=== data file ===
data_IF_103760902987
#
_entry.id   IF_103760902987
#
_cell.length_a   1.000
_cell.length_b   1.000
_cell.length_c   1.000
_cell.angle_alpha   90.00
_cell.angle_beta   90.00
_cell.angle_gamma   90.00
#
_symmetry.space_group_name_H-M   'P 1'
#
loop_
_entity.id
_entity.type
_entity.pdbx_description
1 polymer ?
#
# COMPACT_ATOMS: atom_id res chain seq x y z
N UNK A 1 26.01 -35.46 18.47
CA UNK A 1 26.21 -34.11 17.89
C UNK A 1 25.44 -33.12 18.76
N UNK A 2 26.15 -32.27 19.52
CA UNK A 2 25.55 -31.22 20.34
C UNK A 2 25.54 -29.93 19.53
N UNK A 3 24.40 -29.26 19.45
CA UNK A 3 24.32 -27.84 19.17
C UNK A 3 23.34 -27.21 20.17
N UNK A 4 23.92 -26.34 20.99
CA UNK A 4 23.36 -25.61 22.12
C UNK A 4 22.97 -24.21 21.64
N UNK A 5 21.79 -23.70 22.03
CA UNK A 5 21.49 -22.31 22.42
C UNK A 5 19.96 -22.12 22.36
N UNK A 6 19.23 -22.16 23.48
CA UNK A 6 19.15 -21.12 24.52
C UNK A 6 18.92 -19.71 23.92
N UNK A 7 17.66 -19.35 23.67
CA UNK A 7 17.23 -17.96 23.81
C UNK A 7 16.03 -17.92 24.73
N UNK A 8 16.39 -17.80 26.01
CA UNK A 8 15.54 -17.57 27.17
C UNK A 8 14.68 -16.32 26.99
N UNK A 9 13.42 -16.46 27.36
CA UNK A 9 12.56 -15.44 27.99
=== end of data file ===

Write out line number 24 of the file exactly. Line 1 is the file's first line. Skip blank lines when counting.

N UNK A 2 26.15 -32.27 19.52